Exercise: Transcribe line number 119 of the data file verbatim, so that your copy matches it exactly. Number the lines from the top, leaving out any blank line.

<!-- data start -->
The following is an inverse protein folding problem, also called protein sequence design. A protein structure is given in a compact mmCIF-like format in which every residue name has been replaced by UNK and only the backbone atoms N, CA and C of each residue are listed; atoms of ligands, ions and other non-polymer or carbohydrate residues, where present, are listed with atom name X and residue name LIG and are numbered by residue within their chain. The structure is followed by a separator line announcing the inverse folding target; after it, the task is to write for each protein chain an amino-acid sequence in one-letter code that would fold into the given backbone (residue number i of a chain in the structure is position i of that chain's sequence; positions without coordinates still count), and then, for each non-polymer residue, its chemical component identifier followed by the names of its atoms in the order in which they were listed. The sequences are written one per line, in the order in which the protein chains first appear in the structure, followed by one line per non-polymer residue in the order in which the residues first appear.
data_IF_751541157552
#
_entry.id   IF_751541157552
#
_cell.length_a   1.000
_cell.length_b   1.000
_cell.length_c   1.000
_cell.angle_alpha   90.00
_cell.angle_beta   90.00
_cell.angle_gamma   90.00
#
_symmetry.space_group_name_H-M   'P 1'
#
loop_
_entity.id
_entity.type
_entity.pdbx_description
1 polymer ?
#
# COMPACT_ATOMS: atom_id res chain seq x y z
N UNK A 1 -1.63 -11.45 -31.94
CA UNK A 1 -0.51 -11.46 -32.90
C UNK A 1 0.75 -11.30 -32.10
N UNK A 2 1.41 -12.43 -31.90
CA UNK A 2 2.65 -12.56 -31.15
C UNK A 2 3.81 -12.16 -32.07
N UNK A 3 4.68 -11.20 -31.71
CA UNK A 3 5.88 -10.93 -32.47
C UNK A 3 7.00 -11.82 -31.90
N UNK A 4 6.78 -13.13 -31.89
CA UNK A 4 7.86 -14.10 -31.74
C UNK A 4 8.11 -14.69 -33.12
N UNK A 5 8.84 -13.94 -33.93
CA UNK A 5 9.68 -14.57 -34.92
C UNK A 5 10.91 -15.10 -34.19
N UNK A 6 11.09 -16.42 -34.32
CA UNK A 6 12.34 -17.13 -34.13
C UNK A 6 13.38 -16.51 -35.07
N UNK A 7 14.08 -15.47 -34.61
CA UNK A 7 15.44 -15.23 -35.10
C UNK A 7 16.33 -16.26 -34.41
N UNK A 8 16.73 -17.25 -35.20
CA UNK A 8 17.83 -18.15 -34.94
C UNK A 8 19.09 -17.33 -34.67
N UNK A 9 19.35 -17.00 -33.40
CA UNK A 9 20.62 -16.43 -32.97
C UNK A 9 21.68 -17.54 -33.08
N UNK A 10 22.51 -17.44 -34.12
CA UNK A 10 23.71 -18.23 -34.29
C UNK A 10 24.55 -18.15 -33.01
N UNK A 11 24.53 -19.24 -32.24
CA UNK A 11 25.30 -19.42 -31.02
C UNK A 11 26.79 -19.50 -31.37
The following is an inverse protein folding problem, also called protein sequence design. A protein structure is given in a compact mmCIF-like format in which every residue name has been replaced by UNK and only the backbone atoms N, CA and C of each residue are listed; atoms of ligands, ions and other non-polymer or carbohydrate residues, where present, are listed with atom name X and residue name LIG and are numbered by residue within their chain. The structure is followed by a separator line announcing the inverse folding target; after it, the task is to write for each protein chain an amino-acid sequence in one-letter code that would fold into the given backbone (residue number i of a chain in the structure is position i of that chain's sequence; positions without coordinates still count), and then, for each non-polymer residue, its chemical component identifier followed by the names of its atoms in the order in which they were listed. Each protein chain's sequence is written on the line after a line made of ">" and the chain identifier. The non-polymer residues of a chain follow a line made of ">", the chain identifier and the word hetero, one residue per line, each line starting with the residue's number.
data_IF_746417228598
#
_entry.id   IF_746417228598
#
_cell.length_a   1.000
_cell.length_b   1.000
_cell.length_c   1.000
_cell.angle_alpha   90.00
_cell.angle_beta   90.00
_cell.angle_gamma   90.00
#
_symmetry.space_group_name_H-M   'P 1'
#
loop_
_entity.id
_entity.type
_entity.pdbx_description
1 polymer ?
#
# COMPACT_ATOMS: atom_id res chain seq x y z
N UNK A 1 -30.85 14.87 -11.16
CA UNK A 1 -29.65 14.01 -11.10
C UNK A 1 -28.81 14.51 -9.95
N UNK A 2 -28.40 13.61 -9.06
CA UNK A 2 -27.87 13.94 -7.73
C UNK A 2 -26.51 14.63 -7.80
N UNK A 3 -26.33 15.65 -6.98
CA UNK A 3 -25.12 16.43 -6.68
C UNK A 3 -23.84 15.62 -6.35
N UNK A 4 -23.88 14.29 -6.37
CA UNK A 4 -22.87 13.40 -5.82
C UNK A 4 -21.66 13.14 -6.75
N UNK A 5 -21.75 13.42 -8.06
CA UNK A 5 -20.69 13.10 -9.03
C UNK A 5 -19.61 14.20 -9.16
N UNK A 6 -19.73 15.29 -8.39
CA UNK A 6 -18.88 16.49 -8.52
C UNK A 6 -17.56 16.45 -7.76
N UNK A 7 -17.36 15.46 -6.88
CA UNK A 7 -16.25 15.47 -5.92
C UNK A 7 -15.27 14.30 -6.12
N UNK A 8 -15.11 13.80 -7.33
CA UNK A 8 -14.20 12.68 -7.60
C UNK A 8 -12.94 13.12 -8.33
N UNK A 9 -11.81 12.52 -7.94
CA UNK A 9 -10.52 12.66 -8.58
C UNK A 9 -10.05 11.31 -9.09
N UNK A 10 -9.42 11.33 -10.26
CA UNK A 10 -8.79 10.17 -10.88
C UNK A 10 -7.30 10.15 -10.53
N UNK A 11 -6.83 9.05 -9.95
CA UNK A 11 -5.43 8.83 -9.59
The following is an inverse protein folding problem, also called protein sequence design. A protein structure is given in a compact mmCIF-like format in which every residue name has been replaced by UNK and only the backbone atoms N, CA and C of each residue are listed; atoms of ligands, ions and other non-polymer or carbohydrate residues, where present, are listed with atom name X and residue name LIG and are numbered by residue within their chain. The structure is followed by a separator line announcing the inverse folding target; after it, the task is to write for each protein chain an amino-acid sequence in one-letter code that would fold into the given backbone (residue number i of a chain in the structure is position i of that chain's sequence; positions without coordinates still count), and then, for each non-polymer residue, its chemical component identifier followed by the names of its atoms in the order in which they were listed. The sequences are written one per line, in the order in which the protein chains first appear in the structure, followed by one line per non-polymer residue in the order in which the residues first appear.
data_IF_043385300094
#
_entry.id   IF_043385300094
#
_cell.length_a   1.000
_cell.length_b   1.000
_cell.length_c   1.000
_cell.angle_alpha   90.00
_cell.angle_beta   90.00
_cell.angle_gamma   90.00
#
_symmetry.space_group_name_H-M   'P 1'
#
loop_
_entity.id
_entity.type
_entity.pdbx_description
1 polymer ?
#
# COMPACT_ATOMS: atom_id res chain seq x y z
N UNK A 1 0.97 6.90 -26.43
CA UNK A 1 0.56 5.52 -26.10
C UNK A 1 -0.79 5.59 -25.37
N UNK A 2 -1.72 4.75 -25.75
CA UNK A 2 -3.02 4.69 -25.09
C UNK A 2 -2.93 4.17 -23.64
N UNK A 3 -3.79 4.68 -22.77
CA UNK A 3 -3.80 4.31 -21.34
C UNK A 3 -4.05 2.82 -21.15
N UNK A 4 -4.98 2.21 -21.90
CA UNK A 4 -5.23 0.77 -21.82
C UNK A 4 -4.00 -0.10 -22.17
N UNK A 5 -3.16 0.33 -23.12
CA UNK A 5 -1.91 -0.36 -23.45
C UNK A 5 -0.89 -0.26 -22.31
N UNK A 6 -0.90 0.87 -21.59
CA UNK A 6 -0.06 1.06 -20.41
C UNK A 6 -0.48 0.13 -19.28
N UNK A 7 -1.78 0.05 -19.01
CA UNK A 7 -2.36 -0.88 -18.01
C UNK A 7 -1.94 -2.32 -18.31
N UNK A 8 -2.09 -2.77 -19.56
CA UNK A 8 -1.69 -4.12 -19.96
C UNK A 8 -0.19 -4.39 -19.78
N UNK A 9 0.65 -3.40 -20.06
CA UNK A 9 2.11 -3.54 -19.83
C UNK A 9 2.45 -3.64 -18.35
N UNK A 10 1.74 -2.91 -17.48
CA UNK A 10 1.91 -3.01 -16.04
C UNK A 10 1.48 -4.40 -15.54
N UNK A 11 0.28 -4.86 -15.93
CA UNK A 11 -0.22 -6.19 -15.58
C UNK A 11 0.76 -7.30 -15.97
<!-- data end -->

#